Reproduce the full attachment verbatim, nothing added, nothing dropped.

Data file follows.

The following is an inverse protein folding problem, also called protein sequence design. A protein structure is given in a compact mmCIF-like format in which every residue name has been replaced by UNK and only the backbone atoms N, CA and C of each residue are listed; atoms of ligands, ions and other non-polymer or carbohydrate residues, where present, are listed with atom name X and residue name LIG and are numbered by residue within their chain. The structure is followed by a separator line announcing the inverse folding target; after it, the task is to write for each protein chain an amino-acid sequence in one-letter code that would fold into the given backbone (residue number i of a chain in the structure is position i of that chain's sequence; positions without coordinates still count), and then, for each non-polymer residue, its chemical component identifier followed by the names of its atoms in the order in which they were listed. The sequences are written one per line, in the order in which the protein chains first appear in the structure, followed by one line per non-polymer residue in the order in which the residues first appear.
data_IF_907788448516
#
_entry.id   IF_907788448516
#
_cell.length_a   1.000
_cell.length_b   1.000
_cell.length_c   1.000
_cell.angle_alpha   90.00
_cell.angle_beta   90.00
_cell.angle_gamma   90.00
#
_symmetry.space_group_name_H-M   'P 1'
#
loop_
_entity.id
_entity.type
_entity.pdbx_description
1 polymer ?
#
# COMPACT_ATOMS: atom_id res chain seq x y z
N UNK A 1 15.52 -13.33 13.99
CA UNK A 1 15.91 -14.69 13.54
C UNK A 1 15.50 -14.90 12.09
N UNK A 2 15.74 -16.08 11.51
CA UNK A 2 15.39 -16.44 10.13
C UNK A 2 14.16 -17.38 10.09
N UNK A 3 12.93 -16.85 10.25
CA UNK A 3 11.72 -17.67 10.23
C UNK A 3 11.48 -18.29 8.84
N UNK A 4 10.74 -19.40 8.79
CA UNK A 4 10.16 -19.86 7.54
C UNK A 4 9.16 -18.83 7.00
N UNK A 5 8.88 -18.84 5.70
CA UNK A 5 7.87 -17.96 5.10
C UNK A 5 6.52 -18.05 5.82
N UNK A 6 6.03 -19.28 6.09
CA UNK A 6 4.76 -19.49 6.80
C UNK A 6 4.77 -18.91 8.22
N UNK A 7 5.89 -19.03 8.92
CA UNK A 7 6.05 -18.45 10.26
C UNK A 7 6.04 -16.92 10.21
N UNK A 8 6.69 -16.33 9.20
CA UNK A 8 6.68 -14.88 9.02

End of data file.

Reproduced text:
The following is an inverse protein folding problem, also called protein sequence design. A protein structure is given in a compact mmCIF-like format in which every residue name has been replaced by UNK and only the backbone atoms N, CA and C of each residue are listed; atoms of ligands, ions and other non-polymer or carbohydrate residues, where present, are listed with atom name X and residue name LIG and are numbered by residue within their chain. The structure is followed by a separator line announcing the inverse folding target; after it, the task is to write for each protein chain an amino-acid sequence in one-letter code that would fold into the given backbone (residue number i of a chain in the structure is position i of that chain's sequence; positions without coordinates still count), and then, for each non-polymer residue, its chemical component identifier followed by the names of its atoms in the order in which they were listed. The sequences are written one per line, in the order in which the protein chains first appear in the structure, followed by one line per non-polymer residue in the order in which the residues first appear.
data_IF_907788448516
#
_entry.id   IF_907788448516
#
_cell.length_a   1.000
_cell.length_b   1.000
_cell.length_c   1.000
_cell.angle_alpha   90.00
_cell.angle_beta   90.00
_cell.angle_gamma   90.00
#
_symmetry.space_group_name_H-M   'P 1'
#
loop_
_entity.id
_entity.type
_entity.pdbx_description
1 polymer ?
#
# COMPACT_ATOMS: atom_id res chain seq x y z
N UNK A 1 15.52 -13.33 13.99
CA UNK A 1 15.91 -14.69 13.54
C UNK A 1 15.50 -14.90 12.09
N UNK A 2 15.74 -16.08 11.51
CA UNK A 2 15.39 -16.44 10.13
C UNK A 2 14.16 -17.38 10.09
N UNK A 3 12.93 -16.85 10.25
CA UNK A 3 11.72 -17.67 10.23
C UNK A 3 11.48 -18.29 8.84
N UNK A 4 10.74 -19.40 8.79
CA UNK A 4 10.16 -19.86 7.54
C UNK A 4 9.16 -18.83 7.00
N UNK A 5 8.88 -18.84 5.70
CA UNK A 5 7.87 -17.96 5.10
C UNK A 5 6.52 -18.05 5.82
N UNK A 6 6.03 -19.28 6.09
CA UNK A 6 4.76 -19.49 6.80
C UNK A 6 4.77 -18.91 8.22
N UNK A 7 5.89 -19.03 8.92
CA UNK A 7 6.05 -18.45 10.26
C UNK A 7 6.04 -16.92 10.21
N UNK A 8 6.69 -16.33 9.20
CA UNK A 8 6.68 -14.88 9.02